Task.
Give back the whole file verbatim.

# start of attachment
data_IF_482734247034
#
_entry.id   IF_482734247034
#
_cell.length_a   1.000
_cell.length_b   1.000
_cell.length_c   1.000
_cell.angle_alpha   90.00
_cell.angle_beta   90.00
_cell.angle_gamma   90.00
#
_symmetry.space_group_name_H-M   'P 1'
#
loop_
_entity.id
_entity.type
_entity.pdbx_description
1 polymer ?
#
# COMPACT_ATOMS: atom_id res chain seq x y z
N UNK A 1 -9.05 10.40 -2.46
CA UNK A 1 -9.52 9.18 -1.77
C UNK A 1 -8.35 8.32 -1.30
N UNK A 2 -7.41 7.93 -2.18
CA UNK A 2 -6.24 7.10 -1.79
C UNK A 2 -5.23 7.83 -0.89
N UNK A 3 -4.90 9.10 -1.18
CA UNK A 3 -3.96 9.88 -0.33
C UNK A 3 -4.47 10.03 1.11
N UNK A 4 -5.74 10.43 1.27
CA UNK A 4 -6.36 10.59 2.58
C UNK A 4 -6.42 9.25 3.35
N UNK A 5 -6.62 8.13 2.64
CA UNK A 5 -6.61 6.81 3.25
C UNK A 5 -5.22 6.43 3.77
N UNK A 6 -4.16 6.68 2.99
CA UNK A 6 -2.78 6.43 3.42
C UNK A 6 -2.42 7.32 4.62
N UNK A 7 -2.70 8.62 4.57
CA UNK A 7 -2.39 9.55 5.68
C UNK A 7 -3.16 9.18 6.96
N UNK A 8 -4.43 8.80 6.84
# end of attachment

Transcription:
data_IF_482734247034
#
_entry.id   IF_482734247034
#
_cell.length_a   1.000
_cell.length_b   1.000
_cell.length_c   1.000
_cell.angle_alpha   90.00
_cell.angle_beta   90.00
_cell.angle_gamma   90.00
#
_symmetry.space_group_name_H-M   'P 1'
#
loop_
_entity.id
_entity.type
_entity.pdbx_description
1 polymer ?
#
# COMPACT_ATOMS: atom_id res chain seq x y z
N UNK A 1 -9.05 10.40 -2.46
CA UNK A 1 -9.52 9.18 -1.77
C UNK A 1 -8.35 8.32 -1.30
N UNK A 2 -7.41 7.93 -2.18
CA UNK A 2 -6.24 7.10 -1.79
C UNK A 2 -5.23 7.83 -0.89
N UNK A 3 -4.90 9.10 -1.18
CA UNK A 3 -3.96 9.88 -0.33
C UNK A 3 -4.47 10.03 1.11
N UNK A 4 -5.74 10.43 1.27
CA UNK A 4 -6.36 10.59 2.58
C UNK A 4 -6.42 9.25 3.35
N UNK A 5 -6.62 8.13 2.64
CA UNK A 5 -6.61 6.81 3.25
C UNK A 5 -5.22 6.43 3.77
N UNK A 6 -4.16 6.68 2.99
CA UNK A 6 -2.78 6.43 3.42
C UNK A 6 -2.42 7.32 4.62
N UNK A 7 -2.70 8.62 4.57
CA UNK A 7 -2.39 9.55 5.68
C UNK A 7 -3.16 9.18 6.96
N UNK A 8 -4.43 8.80 6.84